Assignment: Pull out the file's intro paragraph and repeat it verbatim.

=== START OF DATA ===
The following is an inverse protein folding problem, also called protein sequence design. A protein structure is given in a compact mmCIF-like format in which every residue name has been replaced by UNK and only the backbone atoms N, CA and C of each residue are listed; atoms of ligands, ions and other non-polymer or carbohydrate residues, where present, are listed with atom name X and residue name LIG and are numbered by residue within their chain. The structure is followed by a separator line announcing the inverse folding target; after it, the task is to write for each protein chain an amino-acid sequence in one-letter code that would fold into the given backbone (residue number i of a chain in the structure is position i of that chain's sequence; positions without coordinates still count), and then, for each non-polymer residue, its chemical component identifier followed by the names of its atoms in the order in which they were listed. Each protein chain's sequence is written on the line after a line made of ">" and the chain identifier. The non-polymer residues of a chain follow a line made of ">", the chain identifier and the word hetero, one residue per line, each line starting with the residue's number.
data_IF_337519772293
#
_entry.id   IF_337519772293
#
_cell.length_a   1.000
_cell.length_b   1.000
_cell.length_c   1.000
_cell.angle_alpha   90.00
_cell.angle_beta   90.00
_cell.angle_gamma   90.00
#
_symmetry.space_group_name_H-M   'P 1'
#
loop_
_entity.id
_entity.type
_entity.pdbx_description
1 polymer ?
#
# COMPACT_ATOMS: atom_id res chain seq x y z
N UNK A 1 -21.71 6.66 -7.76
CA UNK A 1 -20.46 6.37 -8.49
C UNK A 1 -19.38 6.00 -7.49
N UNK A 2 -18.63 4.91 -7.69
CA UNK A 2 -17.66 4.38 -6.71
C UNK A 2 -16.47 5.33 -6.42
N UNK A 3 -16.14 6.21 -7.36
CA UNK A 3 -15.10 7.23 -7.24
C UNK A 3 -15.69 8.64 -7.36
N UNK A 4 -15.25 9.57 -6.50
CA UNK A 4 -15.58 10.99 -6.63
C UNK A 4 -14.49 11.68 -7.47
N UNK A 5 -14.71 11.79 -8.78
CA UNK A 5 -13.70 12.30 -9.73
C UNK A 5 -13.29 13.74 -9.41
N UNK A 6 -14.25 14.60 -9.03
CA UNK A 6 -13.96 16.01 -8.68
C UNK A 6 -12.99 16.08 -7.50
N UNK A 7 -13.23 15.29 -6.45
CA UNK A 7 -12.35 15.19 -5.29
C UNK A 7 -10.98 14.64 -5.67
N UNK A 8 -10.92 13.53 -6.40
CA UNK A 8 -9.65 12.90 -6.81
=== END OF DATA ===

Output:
The following is an inverse protein folding problem, also called protein sequence design. A protein structure is given in a compact mmCIF-like format in which every residue name has been replaced by UNK and only the backbone atoms N, CA and C of each residue are listed; atoms of ligands, ions and other non-polymer or carbohydrate residues, where present, are listed with atom name X and residue name LIG and are numbered by residue within their chain. The structure is followed by a separator line announcing the inverse folding target; after it, the task is to write for each protein chain an amino-acid sequence in one-letter code that would fold into the given backbone (residue number i of a chain in the structure is position i of that chain's sequence; positions without coordinates still count), and then, for each non-polymer residue, its chemical component identifier followed by the names of its atoms in the order in which they were listed. Each protein chain's sequence is written on the line after a line made of ">" and the chain identifier. The non-polymer residues of a chain follow a line made of ">", the chain identifier and the word hetero, one residue per line, each line starting with the residue's number.